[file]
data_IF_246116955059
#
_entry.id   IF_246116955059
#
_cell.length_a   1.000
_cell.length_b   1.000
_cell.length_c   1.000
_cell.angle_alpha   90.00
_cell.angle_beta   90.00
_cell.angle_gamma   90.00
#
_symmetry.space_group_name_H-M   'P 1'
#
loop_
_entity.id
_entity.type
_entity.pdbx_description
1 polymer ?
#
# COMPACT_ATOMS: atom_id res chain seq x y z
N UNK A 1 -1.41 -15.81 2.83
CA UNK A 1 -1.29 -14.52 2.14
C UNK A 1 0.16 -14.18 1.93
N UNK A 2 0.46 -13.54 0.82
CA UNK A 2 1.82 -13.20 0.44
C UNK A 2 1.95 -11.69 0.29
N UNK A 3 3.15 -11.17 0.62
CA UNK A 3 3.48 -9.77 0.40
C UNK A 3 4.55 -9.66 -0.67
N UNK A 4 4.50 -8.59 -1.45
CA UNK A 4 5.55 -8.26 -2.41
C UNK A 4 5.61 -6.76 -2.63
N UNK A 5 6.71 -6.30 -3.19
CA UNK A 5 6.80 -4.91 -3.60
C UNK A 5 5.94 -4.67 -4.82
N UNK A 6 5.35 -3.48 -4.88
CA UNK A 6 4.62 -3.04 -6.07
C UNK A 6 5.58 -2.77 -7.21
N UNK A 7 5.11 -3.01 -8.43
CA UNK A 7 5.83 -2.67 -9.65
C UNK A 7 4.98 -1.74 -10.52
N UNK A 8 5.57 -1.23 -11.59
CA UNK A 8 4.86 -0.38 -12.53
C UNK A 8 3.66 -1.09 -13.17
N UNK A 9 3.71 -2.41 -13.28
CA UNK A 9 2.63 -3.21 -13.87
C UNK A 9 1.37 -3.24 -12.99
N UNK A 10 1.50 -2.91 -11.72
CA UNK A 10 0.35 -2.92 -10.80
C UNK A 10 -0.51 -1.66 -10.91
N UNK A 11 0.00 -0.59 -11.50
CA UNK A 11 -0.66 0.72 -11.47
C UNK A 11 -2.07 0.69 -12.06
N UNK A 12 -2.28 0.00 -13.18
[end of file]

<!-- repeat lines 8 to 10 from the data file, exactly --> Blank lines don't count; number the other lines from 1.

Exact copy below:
_cell.angle_alpha   90.00
_cell.angle_beta   90.00
_cell.angle_gamma   90.00